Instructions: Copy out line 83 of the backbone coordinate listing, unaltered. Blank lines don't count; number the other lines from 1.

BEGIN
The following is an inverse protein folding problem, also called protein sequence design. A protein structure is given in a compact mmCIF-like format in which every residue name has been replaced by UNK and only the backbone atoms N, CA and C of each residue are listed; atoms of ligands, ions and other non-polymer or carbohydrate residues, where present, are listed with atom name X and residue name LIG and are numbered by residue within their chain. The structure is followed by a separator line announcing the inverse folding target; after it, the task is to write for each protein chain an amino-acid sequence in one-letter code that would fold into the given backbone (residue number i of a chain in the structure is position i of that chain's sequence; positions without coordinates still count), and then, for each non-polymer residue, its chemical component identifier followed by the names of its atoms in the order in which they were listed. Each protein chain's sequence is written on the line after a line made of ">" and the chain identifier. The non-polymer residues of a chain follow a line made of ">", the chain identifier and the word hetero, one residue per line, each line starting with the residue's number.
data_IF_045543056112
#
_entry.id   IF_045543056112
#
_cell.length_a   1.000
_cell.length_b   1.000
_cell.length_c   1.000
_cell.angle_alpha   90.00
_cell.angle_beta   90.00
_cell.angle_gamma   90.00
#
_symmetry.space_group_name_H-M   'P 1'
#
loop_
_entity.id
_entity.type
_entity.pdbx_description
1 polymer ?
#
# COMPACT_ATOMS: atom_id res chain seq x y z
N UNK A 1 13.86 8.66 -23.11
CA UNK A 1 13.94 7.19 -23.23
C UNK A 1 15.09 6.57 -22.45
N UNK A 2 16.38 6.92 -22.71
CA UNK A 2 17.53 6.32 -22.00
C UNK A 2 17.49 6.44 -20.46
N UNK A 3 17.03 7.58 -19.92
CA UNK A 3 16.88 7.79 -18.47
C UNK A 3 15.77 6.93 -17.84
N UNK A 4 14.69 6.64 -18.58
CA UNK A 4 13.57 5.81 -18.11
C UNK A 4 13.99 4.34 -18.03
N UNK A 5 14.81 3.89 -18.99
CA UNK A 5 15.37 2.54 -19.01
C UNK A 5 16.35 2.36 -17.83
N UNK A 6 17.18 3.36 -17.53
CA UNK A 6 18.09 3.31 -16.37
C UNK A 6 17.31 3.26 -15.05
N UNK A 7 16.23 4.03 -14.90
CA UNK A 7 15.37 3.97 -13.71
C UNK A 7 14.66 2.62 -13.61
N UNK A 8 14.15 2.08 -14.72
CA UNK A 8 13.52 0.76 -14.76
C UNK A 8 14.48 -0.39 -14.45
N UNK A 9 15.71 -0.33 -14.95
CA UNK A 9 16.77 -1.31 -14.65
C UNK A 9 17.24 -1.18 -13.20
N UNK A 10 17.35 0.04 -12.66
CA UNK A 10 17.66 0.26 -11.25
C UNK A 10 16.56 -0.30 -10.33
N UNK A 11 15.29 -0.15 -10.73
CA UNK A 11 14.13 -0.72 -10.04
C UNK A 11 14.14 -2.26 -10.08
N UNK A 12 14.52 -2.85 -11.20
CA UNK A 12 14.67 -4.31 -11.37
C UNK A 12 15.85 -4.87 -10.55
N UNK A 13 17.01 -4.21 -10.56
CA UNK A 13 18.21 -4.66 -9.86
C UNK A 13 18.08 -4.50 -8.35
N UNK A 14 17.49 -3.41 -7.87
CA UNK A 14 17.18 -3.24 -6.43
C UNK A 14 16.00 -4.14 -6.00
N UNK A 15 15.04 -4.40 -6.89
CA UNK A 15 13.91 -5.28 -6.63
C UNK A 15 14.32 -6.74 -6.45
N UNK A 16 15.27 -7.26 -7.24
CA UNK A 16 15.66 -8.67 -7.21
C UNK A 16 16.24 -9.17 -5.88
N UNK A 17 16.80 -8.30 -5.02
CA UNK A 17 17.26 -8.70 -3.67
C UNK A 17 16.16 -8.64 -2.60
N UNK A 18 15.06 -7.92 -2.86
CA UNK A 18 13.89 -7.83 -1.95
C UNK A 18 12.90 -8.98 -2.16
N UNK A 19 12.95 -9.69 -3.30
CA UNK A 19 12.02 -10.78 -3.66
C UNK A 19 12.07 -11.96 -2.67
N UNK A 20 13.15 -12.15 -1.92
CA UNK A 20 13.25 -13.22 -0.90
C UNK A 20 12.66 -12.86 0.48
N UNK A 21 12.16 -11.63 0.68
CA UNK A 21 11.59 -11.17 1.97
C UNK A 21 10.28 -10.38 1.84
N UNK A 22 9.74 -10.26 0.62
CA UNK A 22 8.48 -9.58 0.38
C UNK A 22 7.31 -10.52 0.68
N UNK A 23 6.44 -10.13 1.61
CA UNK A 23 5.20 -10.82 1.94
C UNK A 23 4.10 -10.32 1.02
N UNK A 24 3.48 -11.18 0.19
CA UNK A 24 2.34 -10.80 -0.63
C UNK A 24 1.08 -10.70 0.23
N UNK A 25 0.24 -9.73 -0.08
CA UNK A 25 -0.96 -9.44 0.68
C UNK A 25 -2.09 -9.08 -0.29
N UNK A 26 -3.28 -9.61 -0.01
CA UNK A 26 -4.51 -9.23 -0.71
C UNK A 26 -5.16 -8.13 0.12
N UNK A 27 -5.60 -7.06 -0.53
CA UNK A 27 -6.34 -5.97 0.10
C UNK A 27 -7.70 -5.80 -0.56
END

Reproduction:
CA UNK A 21 11.59 -11.17 1.97